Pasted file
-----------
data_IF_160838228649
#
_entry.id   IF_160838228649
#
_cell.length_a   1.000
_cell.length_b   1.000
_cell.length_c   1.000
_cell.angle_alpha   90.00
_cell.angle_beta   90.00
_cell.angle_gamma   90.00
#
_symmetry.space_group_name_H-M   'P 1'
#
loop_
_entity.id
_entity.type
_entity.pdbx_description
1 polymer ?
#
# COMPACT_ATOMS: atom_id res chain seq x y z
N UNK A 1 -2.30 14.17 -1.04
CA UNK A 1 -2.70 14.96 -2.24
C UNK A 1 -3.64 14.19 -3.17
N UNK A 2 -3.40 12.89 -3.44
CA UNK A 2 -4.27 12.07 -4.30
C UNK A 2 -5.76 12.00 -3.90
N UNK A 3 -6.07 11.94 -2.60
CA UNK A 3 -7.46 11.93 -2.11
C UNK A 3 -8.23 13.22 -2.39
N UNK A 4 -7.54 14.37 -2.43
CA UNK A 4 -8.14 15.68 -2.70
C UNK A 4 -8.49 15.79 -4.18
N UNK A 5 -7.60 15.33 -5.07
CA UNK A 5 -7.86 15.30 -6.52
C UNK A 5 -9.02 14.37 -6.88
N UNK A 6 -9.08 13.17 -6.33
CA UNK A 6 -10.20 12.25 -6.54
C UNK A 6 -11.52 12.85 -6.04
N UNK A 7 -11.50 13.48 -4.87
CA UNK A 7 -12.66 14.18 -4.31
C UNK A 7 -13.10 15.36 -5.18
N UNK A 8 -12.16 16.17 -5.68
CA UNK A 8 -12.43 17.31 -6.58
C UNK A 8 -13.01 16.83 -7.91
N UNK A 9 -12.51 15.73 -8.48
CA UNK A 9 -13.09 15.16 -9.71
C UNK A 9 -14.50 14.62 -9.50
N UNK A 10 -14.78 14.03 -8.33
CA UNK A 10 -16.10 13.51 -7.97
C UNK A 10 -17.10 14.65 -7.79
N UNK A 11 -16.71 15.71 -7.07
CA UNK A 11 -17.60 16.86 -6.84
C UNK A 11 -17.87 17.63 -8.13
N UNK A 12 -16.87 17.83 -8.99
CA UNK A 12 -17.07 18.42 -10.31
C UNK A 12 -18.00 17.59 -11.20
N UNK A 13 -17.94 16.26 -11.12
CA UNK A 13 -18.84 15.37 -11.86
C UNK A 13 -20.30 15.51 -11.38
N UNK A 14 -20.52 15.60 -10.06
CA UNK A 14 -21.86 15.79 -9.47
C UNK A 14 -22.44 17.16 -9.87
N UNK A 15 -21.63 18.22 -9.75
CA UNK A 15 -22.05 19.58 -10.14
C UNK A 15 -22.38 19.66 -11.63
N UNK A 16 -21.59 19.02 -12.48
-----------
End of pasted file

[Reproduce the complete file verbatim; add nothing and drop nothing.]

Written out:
data_IF_160838228649
#
_entry.id   IF_160838228649
#
_cell.length_a   1.000
_cell.length_b   1.000
_cell.length_c   1.000
_cell.angle_alpha   90.00
_cell.angle_beta   90.00
_cell.angle_gamma   90.00
#
_symmetry.space_group_name_H-M   'P 1'
#
loop_
_entity.id
_entity.type
_entity.pdbx_description
1 polymer ?
#
# COMPACT_ATOMS: atom_id res chain seq x y z
N UNK A 1 -2.30 14.17 -1.04
CA UNK A 1 -2.70 14.96 -2.24
C UNK A 1 -3.64 14.19 -3.17
N UNK A 2 -3.40 12.89 -3.44
CA UNK A 2 -4.27 12.07 -4.30
C UNK A 2 -5.76 12.00 -3.90
N UNK A 3 -6.07 11.94 -2.60
CA UNK A 3 -7.46 11.93 -2.11
C UNK A 3 -8.23 13.22 -2.39
N UNK A 4 -7.54 14.37 -2.43
CA UNK A 4 -8.14 15.68 -2.70
C UNK A 4 -8.49 15.79 -4.18
N UNK A 5 -7.60 15.33 -5.07
CA UNK A 5 -7.86 15.30 -6.52
C UNK A 5 -9.02 14.37 -6.88
N UNK A 6 -9.08 13.17 -6.33
CA UNK A 6 -10.20 12.25 -6.54
C UNK A 6 -11.52 12.85 -6.04
N UNK A 7 -11.50 13.48 -4.87
CA UNK A 7 -12.66 14.18 -4.31
C UNK A 7 -13.10 15.36 -5.18
N UNK A 8 -12.16 16.17 -5.68
CA UNK A 8 -12.43 17.31 -6.58
C UNK A 8 -13.01 16.83 -7.91
N UNK A 9 -12.51 15.73 -8.48
CA UNK A 9 -13.09 15.16 -9.71
C UNK A 9 -14.50 14.62 -9.50
N UNK A 10 -14.78 14.03 -8.33
CA UNK A 10 -16.10 13.51 -7.97
C UNK A 10 -17.10 14.65 -7.79
N UNK A 11 -16.71 15.71 -7.07
CA UNK A 11 -17.60 16.86 -6.84
C UNK A 11 -17.87 17.63 -8.13
N UNK A 12 -16.87 17.83 -8.99
CA UNK A 12 -17.07 18.42 -10.31
C UNK A 12 -18.00 17.59 -11.20
N UNK A 13 -17.94 16.26 -11.12
CA UNK A 13 -18.84 15.37 -11.86
C UNK A 13 -20.30 15.51 -11.38
N UNK A 14 -20.52 15.60 -10.06
CA UNK A 14 -21.86 15.79 -9.47
C UNK A 14 -22.44 17.16 -9.87
N UNK A 15 -21.63 18.22 -9.75
CA UNK A 15 -22.05 19.58 -10.14
C UNK A 15 -22.38 19.66 -11.63
N UNK A 16 -21.59 19.02 -12.48